Here are a few important things to know about Happiness is a Warm Blanket, Charlie Brown:
* There are no pop culture references or cheery pop songs. The music isn't rehashed or remixed Vince Guaraldi tunes -- it's warm, reminiscent and composed by Mark Mothersbaugh of DEVO fame.
* The Peanuts gang has not been "rebooted," "rebranded," or remodeled in 3D CGI. The hand-drawn characters are a seemingly clever blend of Schultz's originals and Melendez's specials. The camera moves are subtle, with a few clever twists that seem perfectly fit into the narrative (including a Snoopy vulture point-of-view).
* The Peanuts do not fight social ills, or attempt to grow an organic garden or welcome a strange newcomer to town. There are no self-congratulatory messages about the kids being "special" or needing to build their "self-esteem." (Not that any of these things are wrong in their own right, but the messages in the film, as in Schultz's strip, are subtle, gentle and belong to the viewer, not the creators)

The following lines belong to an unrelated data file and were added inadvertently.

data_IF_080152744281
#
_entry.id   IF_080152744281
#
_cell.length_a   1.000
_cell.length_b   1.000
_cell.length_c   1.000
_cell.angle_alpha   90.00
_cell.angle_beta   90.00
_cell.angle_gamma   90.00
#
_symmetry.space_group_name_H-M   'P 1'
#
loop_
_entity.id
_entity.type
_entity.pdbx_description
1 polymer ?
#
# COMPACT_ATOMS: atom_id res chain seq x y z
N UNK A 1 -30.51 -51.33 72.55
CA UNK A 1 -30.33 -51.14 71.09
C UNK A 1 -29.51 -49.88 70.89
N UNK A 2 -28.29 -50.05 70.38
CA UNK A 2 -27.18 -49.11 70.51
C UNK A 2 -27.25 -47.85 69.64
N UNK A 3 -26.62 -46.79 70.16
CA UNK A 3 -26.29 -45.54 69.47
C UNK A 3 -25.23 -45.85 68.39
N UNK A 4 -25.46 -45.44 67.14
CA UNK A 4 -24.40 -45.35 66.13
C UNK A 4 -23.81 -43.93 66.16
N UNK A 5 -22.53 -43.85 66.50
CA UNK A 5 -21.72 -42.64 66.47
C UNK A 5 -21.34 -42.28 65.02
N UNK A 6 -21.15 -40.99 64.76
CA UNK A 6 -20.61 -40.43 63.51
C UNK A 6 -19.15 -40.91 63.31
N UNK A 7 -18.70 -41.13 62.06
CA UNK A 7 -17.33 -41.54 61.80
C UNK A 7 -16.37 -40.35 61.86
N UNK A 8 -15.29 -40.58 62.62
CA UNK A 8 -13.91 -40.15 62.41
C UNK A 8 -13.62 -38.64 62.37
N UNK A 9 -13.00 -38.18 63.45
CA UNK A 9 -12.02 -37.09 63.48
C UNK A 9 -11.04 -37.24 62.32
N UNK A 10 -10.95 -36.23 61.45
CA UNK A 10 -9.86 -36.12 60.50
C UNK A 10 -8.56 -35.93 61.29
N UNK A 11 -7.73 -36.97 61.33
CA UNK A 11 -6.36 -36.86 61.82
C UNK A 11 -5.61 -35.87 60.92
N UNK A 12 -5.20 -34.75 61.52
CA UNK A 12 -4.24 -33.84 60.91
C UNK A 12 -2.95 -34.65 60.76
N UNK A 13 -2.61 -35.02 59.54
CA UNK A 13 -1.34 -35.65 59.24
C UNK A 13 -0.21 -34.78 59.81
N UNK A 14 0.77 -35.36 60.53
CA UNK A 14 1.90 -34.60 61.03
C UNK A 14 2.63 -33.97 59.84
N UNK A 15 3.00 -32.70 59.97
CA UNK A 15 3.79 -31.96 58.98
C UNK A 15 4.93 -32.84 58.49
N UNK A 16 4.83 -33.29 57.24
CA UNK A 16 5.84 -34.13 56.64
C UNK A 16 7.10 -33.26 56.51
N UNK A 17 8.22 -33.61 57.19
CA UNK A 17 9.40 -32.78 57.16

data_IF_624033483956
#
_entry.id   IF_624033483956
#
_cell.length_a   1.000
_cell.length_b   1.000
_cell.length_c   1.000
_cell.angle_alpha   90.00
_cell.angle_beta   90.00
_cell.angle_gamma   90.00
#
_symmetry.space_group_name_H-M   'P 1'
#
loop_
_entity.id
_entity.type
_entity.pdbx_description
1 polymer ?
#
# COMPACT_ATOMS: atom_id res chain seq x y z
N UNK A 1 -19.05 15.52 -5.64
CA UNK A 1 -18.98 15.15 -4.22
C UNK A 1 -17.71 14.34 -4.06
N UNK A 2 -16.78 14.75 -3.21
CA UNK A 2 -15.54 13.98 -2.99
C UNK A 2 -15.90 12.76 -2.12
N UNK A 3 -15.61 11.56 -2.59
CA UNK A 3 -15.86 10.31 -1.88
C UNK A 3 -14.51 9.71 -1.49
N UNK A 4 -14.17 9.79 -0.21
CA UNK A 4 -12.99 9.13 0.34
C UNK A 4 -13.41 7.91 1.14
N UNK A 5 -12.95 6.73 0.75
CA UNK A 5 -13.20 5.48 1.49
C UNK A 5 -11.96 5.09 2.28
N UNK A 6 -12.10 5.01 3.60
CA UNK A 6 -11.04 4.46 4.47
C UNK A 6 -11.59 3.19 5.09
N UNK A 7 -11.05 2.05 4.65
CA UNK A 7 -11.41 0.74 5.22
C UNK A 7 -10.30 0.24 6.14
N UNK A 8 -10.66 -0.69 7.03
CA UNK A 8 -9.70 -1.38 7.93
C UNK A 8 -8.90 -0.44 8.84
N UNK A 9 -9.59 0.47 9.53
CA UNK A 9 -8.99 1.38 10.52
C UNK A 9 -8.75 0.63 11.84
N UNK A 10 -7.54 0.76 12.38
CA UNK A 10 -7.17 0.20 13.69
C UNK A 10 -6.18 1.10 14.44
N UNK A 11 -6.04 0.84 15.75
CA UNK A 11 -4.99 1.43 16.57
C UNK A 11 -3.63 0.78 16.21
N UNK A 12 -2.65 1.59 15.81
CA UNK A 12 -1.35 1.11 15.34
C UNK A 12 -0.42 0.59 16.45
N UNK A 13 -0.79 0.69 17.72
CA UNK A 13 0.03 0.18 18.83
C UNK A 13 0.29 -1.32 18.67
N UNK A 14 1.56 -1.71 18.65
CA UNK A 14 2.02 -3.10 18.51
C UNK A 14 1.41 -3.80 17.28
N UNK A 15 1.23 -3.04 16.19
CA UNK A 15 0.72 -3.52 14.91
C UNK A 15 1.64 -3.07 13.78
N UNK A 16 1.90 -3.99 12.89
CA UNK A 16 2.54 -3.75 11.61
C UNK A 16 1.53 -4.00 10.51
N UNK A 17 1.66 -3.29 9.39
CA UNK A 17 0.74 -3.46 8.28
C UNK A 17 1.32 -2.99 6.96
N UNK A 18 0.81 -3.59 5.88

* The film is an absolute pleasure to anyone who values Schultz's work, the Melendez specials, and/or their childhood from the 1960s through 1970s. And the really cool thing: hip preschoolers dig it too (at least mine did).
For the life of me, I cannot figure out how Warners let this get made. It's counter-intuitive to every decision entertainment executives have made in the last twenty years regarding children's entertainment. They most have lost a bet, or taken a dare, or something. But here's my message to the people who got this DVD produced: thank you. I sincerely hope there's more to come.